the impact that information might have. It seems to me that in Japan Y2K
is being associated with shame and inadequate efforts, which prevents people
from trying to make constructive efforts to deal with it. Actually, we
are all in this together, so this is not just an opportunity to be embarrassed
or fail, but also to rise to the challenge and confront this crisis. My
fear is that in Japan there may not be enough candid discussion of Y2K
because people are too busy trying to hide things or to assign blame.
WADA: It is important to note when discussing Y2K activities
that countries differ in the distance between governments and industry.
For example, in South Korea the government can demand that business take
specific steps, whereas in the United States the government has no influence
on the business sector. Japan is somewhere between these two examples.
Deregulation is helping, and cooperation is increasing. Also, as Mr. Quinn
has stated, there is no perfect solution for Y2K. This is why the Japanese
government has established priorities for remediation, the basic lifeline
services. What is essential is for the government to give good and correct
Michio KATSUMATA, Nikkei Newspaper: The government controls
almost everything and has close relations with industry, so the case is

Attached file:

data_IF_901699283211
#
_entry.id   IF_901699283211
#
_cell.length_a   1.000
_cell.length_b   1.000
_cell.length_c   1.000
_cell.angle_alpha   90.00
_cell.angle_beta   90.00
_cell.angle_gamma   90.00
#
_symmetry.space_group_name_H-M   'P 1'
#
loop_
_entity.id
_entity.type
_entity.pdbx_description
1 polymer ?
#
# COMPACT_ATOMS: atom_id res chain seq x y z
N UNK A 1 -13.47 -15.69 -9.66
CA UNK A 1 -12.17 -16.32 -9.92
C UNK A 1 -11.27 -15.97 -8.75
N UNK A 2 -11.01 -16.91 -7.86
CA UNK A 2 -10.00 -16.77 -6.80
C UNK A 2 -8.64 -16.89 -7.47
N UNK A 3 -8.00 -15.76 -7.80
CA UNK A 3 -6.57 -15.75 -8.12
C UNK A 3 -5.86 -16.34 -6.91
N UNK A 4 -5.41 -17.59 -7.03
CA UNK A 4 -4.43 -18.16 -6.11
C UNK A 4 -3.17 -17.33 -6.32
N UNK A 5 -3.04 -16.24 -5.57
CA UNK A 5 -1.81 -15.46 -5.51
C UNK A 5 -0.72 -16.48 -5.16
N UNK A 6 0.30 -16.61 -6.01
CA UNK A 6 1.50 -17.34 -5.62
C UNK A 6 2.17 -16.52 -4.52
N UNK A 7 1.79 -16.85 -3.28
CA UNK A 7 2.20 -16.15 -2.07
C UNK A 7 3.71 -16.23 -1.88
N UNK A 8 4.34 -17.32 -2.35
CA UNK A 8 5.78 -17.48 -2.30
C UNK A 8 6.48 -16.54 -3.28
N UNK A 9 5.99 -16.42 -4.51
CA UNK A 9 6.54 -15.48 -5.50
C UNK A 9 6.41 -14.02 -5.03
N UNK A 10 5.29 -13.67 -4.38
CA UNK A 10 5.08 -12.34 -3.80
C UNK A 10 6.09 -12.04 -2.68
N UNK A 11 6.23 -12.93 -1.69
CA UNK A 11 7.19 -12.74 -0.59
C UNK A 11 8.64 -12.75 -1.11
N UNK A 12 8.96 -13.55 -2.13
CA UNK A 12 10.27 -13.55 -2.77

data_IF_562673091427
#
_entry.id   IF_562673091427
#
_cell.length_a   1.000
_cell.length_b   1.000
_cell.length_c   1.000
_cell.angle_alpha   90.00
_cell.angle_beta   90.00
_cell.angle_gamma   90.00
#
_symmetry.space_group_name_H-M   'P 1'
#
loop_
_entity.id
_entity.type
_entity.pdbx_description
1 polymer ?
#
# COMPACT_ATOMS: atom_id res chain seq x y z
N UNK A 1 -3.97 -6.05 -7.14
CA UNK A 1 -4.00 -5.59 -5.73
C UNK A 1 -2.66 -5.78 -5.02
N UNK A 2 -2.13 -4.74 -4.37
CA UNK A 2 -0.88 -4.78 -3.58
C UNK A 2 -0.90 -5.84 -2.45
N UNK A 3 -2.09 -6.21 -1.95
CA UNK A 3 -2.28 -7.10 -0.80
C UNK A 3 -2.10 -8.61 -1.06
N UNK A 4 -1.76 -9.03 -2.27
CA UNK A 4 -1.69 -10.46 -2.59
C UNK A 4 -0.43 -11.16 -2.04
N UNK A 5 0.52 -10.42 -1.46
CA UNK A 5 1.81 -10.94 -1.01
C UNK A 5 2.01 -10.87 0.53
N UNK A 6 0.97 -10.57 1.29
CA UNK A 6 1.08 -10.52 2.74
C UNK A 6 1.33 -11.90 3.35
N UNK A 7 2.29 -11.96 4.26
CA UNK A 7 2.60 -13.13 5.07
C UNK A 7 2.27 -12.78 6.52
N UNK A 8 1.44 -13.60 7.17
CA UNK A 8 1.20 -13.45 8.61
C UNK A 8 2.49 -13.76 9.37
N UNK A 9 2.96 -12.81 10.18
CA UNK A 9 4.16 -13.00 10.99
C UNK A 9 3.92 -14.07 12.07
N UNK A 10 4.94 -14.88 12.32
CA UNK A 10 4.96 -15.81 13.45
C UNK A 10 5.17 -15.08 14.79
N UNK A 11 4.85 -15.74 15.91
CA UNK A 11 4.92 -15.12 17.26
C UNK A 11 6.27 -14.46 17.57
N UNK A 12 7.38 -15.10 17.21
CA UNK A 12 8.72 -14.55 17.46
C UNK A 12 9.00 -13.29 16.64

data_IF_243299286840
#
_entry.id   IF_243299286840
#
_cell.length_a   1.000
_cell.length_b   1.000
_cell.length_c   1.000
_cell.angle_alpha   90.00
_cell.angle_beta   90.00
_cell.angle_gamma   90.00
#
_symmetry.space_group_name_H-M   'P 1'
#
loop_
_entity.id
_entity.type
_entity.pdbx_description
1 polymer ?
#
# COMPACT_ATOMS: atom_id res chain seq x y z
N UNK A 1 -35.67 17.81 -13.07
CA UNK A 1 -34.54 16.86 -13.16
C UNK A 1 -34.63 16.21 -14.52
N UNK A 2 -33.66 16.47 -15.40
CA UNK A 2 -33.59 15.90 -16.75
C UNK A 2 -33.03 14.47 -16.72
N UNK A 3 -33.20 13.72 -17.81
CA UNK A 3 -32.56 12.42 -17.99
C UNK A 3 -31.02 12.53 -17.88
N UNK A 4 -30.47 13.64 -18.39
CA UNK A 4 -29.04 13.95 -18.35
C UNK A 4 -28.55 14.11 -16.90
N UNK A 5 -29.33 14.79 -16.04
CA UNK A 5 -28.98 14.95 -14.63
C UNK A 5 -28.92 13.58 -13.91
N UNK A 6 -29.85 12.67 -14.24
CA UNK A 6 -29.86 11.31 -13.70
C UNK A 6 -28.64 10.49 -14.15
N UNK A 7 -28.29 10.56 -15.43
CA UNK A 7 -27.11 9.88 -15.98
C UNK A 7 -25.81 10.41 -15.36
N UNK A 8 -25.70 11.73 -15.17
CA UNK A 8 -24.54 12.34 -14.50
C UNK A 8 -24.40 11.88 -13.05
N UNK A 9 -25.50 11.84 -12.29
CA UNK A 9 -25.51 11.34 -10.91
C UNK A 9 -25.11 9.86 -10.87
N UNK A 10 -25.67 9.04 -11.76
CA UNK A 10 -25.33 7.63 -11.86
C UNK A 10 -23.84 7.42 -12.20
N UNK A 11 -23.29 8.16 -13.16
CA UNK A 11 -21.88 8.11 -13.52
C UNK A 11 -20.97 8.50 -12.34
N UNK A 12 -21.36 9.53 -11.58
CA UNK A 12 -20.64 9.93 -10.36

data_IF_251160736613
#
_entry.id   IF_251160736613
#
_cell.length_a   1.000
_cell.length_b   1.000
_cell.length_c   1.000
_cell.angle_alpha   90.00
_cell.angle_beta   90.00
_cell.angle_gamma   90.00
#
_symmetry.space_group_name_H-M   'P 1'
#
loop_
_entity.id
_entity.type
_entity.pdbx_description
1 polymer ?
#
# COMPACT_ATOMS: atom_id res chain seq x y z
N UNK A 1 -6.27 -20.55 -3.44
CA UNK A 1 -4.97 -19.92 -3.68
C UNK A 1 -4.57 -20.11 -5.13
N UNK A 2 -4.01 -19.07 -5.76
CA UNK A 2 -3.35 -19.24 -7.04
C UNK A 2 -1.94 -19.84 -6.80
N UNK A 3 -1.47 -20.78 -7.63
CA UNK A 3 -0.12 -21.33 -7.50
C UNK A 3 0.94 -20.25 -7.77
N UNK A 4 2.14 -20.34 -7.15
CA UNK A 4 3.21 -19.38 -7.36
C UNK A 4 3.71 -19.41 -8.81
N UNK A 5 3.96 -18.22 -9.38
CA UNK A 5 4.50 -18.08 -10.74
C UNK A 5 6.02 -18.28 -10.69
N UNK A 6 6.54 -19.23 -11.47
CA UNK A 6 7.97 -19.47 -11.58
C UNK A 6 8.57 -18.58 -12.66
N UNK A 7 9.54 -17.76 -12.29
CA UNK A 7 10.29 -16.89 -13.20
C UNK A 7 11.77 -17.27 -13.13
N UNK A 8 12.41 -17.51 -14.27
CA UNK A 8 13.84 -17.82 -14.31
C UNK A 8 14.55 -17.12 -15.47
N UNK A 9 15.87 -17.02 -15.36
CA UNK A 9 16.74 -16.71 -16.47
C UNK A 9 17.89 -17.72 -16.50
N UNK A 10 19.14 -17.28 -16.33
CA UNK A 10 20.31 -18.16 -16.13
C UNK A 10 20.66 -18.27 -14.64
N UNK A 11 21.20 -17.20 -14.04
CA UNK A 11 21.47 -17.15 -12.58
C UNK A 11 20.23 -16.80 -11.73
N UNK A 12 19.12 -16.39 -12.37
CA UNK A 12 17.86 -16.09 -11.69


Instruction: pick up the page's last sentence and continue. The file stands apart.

not so different from that of South Korea. But in a crisis, there is always
confusion about who will take initiative. All the ministries try not to
share information and there is constant competition among them. Media has
a responsibility to make public good information, but also should not scare
Toshihiko SHIMIZU, Tokyo Electric: I think that there is
a misunderstanding about the preparedness of electric utilities in Japan.
Although some outside reports show Japan's electric utilities as being
in danger of Y2K, my company has been working on this issue since 1996
and we have found no problems with our control systems. We do use calendar
dates for logging systems and accounting, however, so we need to focus
on this. But it makes us wonder why many US electric utilities have reported
problems with their control systems. Are we missing something? We don't
think so. Also, we are sharing information with our vendors. Finally, power
demand during the New Year is only half that of other months.
QUINN: It is very encouraging to hear that TEPCO is doing
so well with Y2K preparations, and I hope that it can be a shining beacon
for other Japanese companies to disclose information.
WADA: Regarding Y2K contingency planning at the government
level, there is a deadline of June 1999 for remediation efforts to be complete,
including testing, but it would be good for the government to establish
some contingency plans to deal with events after June.
DOLAN: To conclude the discussion I would like to suggest
that to prepare at the community level Japan might well make use of its
existing neighborhood information networks such as the police box system
and the practice of neighbors exchanging information periodically via rotating
volunteers. Using existing networks for Y2K would save time and avoid the
difficulty of establishing new networks. I want to thank everybody here
for taking part in the discussion, and we invite you to future events here
Japanese Ministry of Foreign Affairs: Japan's
Recent Situation of Y2K Conversion (March 1999)
Gartner Group: US
Senate Testimony, March 5, 1999 (4th Quarter 1998, Year 2000 International
State of Readiness summary)
Nihon Keizai Shimbun (Nikkei), Japan's
Y2K Agenda daily news and archive. (Subscription service, registration